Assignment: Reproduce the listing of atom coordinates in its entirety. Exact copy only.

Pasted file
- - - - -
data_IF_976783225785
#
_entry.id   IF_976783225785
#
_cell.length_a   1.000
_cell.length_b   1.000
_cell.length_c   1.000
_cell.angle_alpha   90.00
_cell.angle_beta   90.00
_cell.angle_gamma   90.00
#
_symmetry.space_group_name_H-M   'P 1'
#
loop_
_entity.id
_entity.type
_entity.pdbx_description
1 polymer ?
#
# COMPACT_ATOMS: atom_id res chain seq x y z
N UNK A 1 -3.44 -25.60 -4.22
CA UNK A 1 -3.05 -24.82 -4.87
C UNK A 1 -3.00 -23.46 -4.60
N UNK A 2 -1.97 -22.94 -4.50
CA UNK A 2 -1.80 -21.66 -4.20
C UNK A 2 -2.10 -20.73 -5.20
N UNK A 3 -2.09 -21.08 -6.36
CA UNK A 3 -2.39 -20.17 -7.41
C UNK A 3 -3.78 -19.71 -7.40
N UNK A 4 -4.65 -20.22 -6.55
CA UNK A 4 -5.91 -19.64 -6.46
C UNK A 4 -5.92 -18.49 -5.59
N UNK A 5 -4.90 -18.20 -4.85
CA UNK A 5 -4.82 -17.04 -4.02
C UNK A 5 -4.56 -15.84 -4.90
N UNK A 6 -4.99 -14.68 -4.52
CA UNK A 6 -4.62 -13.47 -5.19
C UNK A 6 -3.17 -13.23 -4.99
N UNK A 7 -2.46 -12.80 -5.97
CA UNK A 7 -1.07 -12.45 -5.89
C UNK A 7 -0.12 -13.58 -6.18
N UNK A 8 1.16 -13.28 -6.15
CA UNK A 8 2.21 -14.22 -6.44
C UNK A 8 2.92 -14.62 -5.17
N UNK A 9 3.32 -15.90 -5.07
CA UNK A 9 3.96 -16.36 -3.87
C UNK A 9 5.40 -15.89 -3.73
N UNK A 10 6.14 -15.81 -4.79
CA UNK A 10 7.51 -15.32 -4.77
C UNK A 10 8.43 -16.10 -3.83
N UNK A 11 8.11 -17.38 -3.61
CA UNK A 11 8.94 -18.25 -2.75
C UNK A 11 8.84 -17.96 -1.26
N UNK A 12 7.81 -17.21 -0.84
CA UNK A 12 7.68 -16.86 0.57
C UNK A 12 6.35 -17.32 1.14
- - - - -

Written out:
data_IF_976783225785
#
_entry.id   IF_976783225785
#
_cell.length_a   1.000
_cell.length_b   1.000
_cell.length_c   1.000
_cell.angle_alpha   90.00
_cell.angle_beta   90.00
_cell.angle_gamma   90.00
#
_symmetry.space_group_name_H-M   'P 1'
#
loop_
_entity.id
_entity.type
_entity.pdbx_description
1 polymer ?
#
# COMPACT_ATOMS: atom_id res chain seq x y z
N UNK A 1 -3.44 -25.60 -4.22
CA UNK A 1 -3.05 -24.82 -4.87
C UNK A 1 -3.00 -23.46 -4.60
N UNK A 2 -1.97 -22.94 -4.50
CA UNK A 2 -1.80 -21.66 -4.20
C UNK A 2 -2.10 -20.73 -5.20
N UNK A 3 -2.09 -21.08 -6.36
CA UNK A 3 -2.39 -20.17 -7.41
C UNK A 3 -3.78 -19.71 -7.40
N UNK A 4 -4.65 -20.22 -6.55
CA UNK A 4 -5.91 -19.64 -6.46
C UNK A 4 -5.92 -18.49 -5.59
N UNK A 5 -4.90 -18.20 -4.85
CA UNK A 5 -4.82 -17.04 -4.02
C UNK A 5 -4.56 -15.84 -4.90
N UNK A 6 -4.99 -14.68 -4.52
CA UNK A 6 -4.62 -13.47 -5.19
C UNK A 6 -3.17 -13.23 -4.99
N UNK A 7 -2.46 -12.80 -5.97
CA UNK A 7 -1.07 -12.45 -5.89
C UNK A 7 -0.12 -13.58 -6.18
N UNK A 8 1.16 -13.28 -6.15
CA UNK A 8 2.21 -14.22 -6.44
C UNK A 8 2.92 -14.62 -5.17
N UNK A 9 3.32 -15.90 -5.07
CA UNK A 9 3.96 -16.36 -3.87
C UNK A 9 5.40 -15.89 -3.73
N UNK A 10 6.14 -15.81 -4.79
CA UNK A 10 7.51 -15.32 -4.77
C UNK A 10 8.43 -16.10 -3.83
N UNK A 11 8.11 -17.38 -3.61
CA UNK A 11 8.94 -18.25 -2.75
C UNK A 11 8.84 -17.96 -1.26
N UNK A 12 7.81 -17.21 -0.84
CA UNK A 12 7.68 -16.86 0.57
C UNK A 12 6.35 -17.32 1.14